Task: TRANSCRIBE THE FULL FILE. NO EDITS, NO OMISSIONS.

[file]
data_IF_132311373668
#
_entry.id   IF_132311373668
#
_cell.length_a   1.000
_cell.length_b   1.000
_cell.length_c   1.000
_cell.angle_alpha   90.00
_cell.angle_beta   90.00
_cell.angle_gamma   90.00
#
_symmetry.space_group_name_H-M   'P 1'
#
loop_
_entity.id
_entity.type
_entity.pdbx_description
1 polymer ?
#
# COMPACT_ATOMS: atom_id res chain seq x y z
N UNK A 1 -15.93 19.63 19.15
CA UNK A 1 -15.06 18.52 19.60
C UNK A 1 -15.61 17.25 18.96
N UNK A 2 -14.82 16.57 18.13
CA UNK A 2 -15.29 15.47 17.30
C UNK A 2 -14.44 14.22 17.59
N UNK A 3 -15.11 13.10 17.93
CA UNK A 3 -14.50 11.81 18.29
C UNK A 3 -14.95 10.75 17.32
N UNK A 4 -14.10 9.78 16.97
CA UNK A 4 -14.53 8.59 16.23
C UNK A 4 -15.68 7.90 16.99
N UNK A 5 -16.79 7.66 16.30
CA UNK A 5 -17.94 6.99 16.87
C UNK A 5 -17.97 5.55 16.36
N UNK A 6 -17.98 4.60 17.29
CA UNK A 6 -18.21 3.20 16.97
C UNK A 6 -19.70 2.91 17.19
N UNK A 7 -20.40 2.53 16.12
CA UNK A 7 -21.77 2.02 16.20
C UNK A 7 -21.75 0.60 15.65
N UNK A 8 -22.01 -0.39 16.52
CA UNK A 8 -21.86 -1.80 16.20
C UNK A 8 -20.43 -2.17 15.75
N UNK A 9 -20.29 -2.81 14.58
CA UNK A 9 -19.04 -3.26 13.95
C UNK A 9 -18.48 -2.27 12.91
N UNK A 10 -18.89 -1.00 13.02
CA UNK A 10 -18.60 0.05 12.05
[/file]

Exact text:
data_IF_132311373668
#
_entry.id   IF_132311373668
#
_cell.length_a   1.000
_cell.length_b   1.000
_cell.length_c   1.000
_cell.angle_alpha   90.00
_cell.angle_beta   90.00
_cell.angle_gamma   90.00
#
_symmetry.space_group_name_H-M   'P 1'
#
loop_
_entity.id
_entity.type
_entity.pdbx_description
1 polymer ?
#
# COMPACT_ATOMS: atom_id res chain seq x y z
N UNK A 1 -15.93 19.63 19.15
CA UNK A 1 -15.06 18.52 19.60
C UNK A 1 -15.61 17.25 18.96
N UNK A 2 -14.82 16.57 18.13
CA UNK A 2 -15.29 15.47 17.30
C UNK A 2 -14.44 14.22 17.59
N UNK A 3 -15.11 13.10 17.93
CA UNK A 3 -14.50 11.81 18.29
C UNK A 3 -14.95 10.75 17.32
N UNK A 4 -14.10 9.78 16.97
CA UNK A 4 -14.53 8.59 16.23
C UNK A 4 -15.68 7.90 16.99
N UNK A 5 -16.79 7.66 16.30
CA UNK A 5 -17.94 6.99 16.87
C UNK A 5 -17.97 5.55 16.36
N UNK A 6 -17.98 4.60 17.29
CA UNK A 6 -18.21 3.20 16.97
C UNK A 6 -19.70 2.91 17.19
N UNK A 7 -20.40 2.53 16.12
CA UNK A 7 -21.77 2.02 16.20
C UNK A 7 -21.75 0.60 15.65
N UNK A 8 -22.01 -0.39 16.52
CA UNK A 8 -21.86 -1.80 16.20
C UNK A 8 -20.43 -2.17 15.75
N UNK A 9 -20.29 -2.81 14.58
CA UNK A 9 -19.04 -3.26 13.95
C UNK A 9 -18.48 -2.27 12.91
N UNK A 10 -18.89 -1.00 13.02
CA UNK A 10 -18.60 0.05 12.05